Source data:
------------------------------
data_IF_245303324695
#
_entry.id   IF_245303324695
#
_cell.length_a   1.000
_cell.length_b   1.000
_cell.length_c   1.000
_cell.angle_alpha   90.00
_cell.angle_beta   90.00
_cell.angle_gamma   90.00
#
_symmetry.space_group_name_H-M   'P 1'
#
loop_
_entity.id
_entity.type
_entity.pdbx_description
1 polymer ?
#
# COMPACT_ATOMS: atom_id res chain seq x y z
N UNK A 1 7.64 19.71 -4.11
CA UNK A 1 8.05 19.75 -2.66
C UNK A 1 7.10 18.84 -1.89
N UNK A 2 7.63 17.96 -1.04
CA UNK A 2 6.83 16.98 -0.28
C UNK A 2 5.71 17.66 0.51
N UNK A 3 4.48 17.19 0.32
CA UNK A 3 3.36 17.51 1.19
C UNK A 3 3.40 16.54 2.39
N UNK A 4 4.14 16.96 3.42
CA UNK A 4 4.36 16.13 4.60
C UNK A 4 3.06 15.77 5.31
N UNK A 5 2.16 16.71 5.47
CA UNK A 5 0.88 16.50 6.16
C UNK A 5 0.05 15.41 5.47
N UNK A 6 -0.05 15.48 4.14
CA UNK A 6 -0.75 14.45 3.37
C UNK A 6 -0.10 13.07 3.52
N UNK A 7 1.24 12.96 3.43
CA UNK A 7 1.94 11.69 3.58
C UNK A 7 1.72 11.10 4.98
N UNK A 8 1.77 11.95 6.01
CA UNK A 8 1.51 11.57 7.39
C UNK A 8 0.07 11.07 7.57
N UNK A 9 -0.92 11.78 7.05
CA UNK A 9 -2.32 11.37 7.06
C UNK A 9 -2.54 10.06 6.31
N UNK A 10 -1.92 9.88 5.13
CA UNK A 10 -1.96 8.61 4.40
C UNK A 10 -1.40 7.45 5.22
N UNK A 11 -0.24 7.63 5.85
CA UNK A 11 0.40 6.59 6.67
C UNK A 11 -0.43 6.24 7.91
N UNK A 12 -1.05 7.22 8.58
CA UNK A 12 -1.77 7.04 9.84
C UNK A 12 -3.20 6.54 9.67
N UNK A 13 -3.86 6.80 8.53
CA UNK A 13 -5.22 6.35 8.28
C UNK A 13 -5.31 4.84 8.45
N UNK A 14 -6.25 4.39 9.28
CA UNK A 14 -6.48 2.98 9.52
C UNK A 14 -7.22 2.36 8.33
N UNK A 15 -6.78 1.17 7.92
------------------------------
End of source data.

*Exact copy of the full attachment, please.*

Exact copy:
data_IF_245303324695
#
_entry.id   IF_245303324695
#
_cell.length_a   1.000
_cell.length_b   1.000
_cell.length_c   1.000
_cell.angle_alpha   90.00
_cell.angle_beta   90.00
_cell.angle_gamma   90.00
#
_symmetry.space_group_name_H-M   'P 1'
#
loop_
_entity.id
_entity.type
_entity.pdbx_description
1 polymer ?
#
# COMPACT_ATOMS: atom_id res chain seq x y z
N UNK A 1 7.64 19.71 -4.11
CA UNK A 1 8.05 19.75 -2.66
C UNK A 1 7.10 18.84 -1.89
N UNK A 2 7.63 17.96 -1.04
CA UNK A 2 6.83 16.98 -0.28
C UNK A 2 5.71 17.66 0.51
N UNK A 3 4.48 17.19 0.32
CA UNK A 3 3.36 17.51 1.19
C UNK A 3 3.40 16.54 2.39
N UNK A 4 4.14 16.96 3.42
CA UNK A 4 4.36 16.13 4.60
C UNK A 4 3.06 15.77 5.31
N UNK A 5 2.16 16.71 5.47
CA UNK A 5 0.88 16.50 6.16
C UNK A 5 0.05 15.41 5.47
N UNK A 6 -0.05 15.48 4.14
CA UNK A 6 -0.75 14.45 3.37
C UNK A 6 -0.10 13.07 3.52
N UNK A 7 1.24 12.96 3.43
CA UNK A 7 1.94 11.69 3.58
C UNK A 7 1.72 11.10 4.98
N UNK A 8 1.77 11.95 6.01
CA UNK A 8 1.51 11.57 7.39
C UNK A 8 0.07 11.07 7.57
N UNK A 9 -0.92 11.78 7.05
CA UNK A 9 -2.32 11.37 7.06
C UNK A 9 -2.54 10.06 6.31
N UNK A 10 -1.92 9.88 5.13
CA UNK A 10 -1.96 8.61 4.40
C UNK A 10 -1.40 7.45 5.22
N UNK A 11 -0.24 7.63 5.85
CA UNK A 11 0.40 6.59 6.67
C UNK A 11 -0.43 6.24 7.91
N UNK A 12 -1.05 7.22 8.58
CA UNK A 12 -1.77 7.04 9.84
C UNK A 12 -3.20 6.54 9.67
N UNK A 13 -3.86 6.80 8.53
CA UNK A 13 -5.22 6.35 8.28
C UNK A 13 -5.31 4.84 8.45
N UNK A 14 -6.25 4.39 9.28
CA UNK A 14 -6.48 2.98 9.52
C UNK A 14 -7.22 2.36 8.33
N UNK A 15 -6.78 1.17 7.92